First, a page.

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How the new deficit reduction act affects long term care insurance

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In 1985, the House Committee on Energy and Commerce issued the following statement:

“Medicaid is, and always has been, a program to provide basic health coverage to people who do not have sufficient income or resources to provide for themselves. When affluent individuals use Medicaid qualifying trusts and similar techniques to qualify for the program, they are diverting scarce federal and state resources from low-income elderly and disabled individuals, and poor woman and children. This is unacceptable to the Committee.”

This serves as the basis for the recently enacted The Deficit Reduction Act of 2005. After 20 years, it signed into law on February 8, 2006, and it includes some major changes in Medicaid’s eligibility rules. This could have a pronounced effect on the need for long term care insurance.

Significant changes to the eligibility rules include:

Look-back period – The look-back period has changed from 3 years to 5 years. If assets were transferred in the 5 years prior to applying for Medicaid, those assets will still be considered as the applicant’s assets and will be included in the equation to pay for care.

Change in the start of the penalty period – Previously, the penalty period for someone transferring assets started on the date the transfer was made. The law now states that the waiting period begins on the date the applicant files for Medicaid. For example, if assets were gifted away two years ago and a person then applied for Medicaid, the penalty period would start from the date the money was gifted, and the person would have to wait only one year before Medicaid eligibility. Today, the penalty period begins when the application for Medicaid is made, which means in this example, the penalty period would end five years after the gift was made.

Annuities – States may now require a Medicaid recipient to name the state as a beneficiary on annuities owned by recipient or the recipient’s spouse, for an amount up to the cost of Medicaid assistance paid.

Income first rule – The new law mandates the income-first approach. This rule can devastate to the community spouse (the spouse of the person receiving Medicaid assistance) who has little income and modest assets, because that spouse will have to spend down their assets to a maximum of $95,100 before they can receive the Medicaid recipient’s monthly income.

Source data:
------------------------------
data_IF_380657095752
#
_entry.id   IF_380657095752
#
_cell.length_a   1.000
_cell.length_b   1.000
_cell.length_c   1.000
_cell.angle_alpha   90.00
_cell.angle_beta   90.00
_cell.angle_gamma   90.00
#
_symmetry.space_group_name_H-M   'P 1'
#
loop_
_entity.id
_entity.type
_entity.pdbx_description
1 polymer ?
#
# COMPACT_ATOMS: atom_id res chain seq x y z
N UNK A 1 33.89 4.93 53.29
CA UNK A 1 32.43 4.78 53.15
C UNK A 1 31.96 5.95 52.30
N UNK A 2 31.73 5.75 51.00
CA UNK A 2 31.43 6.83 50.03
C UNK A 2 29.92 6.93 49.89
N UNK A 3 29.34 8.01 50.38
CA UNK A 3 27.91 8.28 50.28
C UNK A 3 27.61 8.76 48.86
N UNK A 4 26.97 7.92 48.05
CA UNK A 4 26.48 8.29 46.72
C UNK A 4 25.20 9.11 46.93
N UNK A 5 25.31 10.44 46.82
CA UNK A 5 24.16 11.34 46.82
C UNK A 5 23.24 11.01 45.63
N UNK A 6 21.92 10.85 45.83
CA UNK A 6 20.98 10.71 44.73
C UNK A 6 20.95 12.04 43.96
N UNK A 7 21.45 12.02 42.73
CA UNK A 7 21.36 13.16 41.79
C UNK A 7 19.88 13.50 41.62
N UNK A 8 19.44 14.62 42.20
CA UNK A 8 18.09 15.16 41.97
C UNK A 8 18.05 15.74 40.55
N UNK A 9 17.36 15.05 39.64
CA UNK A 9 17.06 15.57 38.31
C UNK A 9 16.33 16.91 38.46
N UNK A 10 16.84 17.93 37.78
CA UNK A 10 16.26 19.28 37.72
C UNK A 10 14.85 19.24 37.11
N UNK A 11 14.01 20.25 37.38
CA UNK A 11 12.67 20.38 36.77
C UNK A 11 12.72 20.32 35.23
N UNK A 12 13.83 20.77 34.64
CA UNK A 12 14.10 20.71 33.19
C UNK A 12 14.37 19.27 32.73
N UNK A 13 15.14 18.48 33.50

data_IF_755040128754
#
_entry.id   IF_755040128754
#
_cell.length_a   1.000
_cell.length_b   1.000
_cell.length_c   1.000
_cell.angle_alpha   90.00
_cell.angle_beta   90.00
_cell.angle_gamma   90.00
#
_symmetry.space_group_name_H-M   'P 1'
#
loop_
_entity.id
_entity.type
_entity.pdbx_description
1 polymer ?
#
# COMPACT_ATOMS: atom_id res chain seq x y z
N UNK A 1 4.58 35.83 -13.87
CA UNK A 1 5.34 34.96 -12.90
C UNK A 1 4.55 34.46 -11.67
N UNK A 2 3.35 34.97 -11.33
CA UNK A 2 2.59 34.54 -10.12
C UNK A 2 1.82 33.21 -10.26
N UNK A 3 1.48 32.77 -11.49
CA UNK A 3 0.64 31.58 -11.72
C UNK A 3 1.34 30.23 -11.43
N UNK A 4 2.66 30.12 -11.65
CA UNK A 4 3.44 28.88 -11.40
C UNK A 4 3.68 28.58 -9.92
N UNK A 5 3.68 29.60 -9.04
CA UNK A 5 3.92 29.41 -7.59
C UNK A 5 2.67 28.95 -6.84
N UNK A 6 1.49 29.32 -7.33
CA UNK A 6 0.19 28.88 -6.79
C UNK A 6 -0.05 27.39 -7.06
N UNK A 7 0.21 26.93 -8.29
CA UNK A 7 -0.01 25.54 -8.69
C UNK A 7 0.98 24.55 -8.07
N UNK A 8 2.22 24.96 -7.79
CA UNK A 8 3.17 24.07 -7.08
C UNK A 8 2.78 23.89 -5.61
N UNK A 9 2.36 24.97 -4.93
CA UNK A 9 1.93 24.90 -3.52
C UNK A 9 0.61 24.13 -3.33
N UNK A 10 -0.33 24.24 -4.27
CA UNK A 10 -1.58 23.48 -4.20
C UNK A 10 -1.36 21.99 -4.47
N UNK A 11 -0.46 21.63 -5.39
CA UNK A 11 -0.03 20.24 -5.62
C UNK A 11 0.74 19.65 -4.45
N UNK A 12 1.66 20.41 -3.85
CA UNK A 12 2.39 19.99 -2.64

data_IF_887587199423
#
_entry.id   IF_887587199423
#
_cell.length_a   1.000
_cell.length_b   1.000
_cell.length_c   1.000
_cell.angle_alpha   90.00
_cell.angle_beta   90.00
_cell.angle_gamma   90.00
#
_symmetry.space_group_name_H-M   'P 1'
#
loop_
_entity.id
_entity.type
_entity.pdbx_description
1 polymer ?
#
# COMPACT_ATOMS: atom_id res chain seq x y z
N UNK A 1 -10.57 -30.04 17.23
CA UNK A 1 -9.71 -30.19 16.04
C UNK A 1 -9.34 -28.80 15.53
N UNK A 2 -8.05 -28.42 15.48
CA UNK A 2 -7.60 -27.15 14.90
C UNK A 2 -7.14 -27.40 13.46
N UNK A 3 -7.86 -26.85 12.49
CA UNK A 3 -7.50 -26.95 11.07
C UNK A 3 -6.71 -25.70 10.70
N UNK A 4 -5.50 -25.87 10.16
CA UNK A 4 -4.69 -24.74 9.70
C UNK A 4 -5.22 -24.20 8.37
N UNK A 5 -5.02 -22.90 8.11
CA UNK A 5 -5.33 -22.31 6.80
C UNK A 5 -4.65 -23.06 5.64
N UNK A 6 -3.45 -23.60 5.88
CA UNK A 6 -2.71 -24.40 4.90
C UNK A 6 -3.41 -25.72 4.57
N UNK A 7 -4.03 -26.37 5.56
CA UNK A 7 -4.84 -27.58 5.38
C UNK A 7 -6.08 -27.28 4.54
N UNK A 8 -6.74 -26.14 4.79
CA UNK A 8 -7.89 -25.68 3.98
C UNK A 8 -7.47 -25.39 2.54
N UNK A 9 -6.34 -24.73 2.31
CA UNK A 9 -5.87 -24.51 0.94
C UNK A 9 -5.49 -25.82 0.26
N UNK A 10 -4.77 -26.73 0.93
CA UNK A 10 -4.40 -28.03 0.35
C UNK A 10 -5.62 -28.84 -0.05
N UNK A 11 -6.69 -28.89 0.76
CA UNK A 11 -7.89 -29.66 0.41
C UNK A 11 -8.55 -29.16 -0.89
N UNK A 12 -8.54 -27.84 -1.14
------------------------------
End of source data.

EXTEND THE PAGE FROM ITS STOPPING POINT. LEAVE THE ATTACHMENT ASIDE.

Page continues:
Primary residences – The law mandates that Medicaid deny benefits for applicants that have a home with greater than $500,000 in equity, and states will have the leeway to raise this limit to $750,000. Equity in excess of the established limit will have to be used before Medicaid benefits can be received.

Long term care partnership programs – Congress has given states the right to create partnership programs. The partnership plan allows individuals who purchase certain kinds of long term care insurance to protect more of their assets in case the eventually need nursing home care under Medicaid. The partnership plan currently exists in four states: California, Connecticut, Indiana, and New York. The partnership program is intended to encourage persons to purchase LTC insurance who would not otherwise do so, reduce incentives for people to rely on Medicaid for their care, and preserve Medicaid dollars for the truly needy.

This portion of the Deficit Reduction Act is a strong incentive for people to consider purchasing LTC insurance if they want to protect their assets. These changes, including increasing the look-back period to five years, make it difficult to engage in Medicaid planning for families looking to protect assets, and children looking to protect inheritances. Using Annuities to qualify applicants for benefits is now non-existent. LTC insurance is clearly one of the most effective tools for protecting the assets of an individual.

Eugene Woznicki is president of Frisco, Texas-based Southwestern Life Plans, Inc. He can be reached at [email protected].

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